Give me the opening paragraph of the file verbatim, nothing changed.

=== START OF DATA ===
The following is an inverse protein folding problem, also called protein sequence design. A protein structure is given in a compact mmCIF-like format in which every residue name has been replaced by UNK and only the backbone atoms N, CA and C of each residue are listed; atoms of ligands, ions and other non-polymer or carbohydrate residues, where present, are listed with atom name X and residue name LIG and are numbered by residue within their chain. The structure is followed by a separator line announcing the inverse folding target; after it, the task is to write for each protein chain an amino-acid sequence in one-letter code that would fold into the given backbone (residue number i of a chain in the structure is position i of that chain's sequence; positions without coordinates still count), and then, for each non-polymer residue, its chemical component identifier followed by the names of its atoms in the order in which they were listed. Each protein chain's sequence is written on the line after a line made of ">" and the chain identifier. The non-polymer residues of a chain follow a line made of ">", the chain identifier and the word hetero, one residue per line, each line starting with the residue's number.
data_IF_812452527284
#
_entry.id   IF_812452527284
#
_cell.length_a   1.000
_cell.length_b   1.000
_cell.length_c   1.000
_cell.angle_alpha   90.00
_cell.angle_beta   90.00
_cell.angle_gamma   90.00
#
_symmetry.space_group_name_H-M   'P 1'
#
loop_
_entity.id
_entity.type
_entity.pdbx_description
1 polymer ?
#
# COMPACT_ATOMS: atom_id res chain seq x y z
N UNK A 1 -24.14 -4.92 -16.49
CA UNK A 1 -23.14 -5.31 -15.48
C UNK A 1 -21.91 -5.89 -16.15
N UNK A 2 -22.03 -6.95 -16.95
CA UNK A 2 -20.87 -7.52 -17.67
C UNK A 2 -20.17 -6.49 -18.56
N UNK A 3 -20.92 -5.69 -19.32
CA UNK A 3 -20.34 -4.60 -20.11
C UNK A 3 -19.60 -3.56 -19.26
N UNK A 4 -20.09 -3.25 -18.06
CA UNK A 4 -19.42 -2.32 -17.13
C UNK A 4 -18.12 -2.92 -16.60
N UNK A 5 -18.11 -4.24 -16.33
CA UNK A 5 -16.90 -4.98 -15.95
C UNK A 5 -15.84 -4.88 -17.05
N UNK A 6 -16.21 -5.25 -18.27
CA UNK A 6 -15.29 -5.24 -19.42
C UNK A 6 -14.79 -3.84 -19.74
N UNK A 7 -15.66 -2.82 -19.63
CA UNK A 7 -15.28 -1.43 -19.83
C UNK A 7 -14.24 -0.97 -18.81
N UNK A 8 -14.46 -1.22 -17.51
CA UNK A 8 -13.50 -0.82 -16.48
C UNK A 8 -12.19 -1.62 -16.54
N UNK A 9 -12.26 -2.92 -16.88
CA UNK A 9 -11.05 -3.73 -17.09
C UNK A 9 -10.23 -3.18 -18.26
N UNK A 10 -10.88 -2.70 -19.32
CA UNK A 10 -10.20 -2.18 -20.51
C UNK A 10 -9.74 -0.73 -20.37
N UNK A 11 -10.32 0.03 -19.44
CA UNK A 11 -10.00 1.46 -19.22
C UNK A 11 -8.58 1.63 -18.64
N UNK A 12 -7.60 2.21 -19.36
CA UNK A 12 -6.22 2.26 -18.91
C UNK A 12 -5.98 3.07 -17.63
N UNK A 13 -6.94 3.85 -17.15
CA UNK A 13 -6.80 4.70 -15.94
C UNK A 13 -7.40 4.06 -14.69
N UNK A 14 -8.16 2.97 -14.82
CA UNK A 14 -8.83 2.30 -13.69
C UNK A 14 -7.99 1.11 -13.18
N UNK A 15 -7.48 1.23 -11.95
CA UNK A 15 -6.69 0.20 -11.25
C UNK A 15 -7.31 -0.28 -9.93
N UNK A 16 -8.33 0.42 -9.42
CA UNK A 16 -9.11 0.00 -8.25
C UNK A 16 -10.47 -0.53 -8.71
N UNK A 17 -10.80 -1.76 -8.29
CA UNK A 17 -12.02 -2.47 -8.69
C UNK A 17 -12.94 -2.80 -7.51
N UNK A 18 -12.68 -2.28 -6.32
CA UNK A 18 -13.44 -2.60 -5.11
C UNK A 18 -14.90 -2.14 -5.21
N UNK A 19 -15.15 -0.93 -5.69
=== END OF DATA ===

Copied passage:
The following is an inverse protein folding problem, also called protein sequence design. A protein structure is given in a compact mmCIF-like format in which every residue name has been replaced by UNK and only the backbone atoms N, CA and C of each residue are listed; atoms of ligands, ions and other non-polymer or carbohydrate residues, where present, are listed with atom name X and residue name LIG and are numbered by residue within their chain. The structure is followed by a separator line announcing the inverse folding target; after it, the task is to write for each protein chain an amino-acid sequence in one-letter code that would fold into the given backbone (residue number i of a chain in the structure is position i of that chain's sequence; positions without coordinates still count), and then, for each non-polymer residue, its chemical component identifier followed by the names of its atoms in the order in which they were listed. Each protein chain's sequence is written on the line after a line made of ">" and the chain identifier. The non-polymer residues of a chain follow a line made of ">", the chain identifier and the word hetero, one residue per line, each line starting with the residue's number.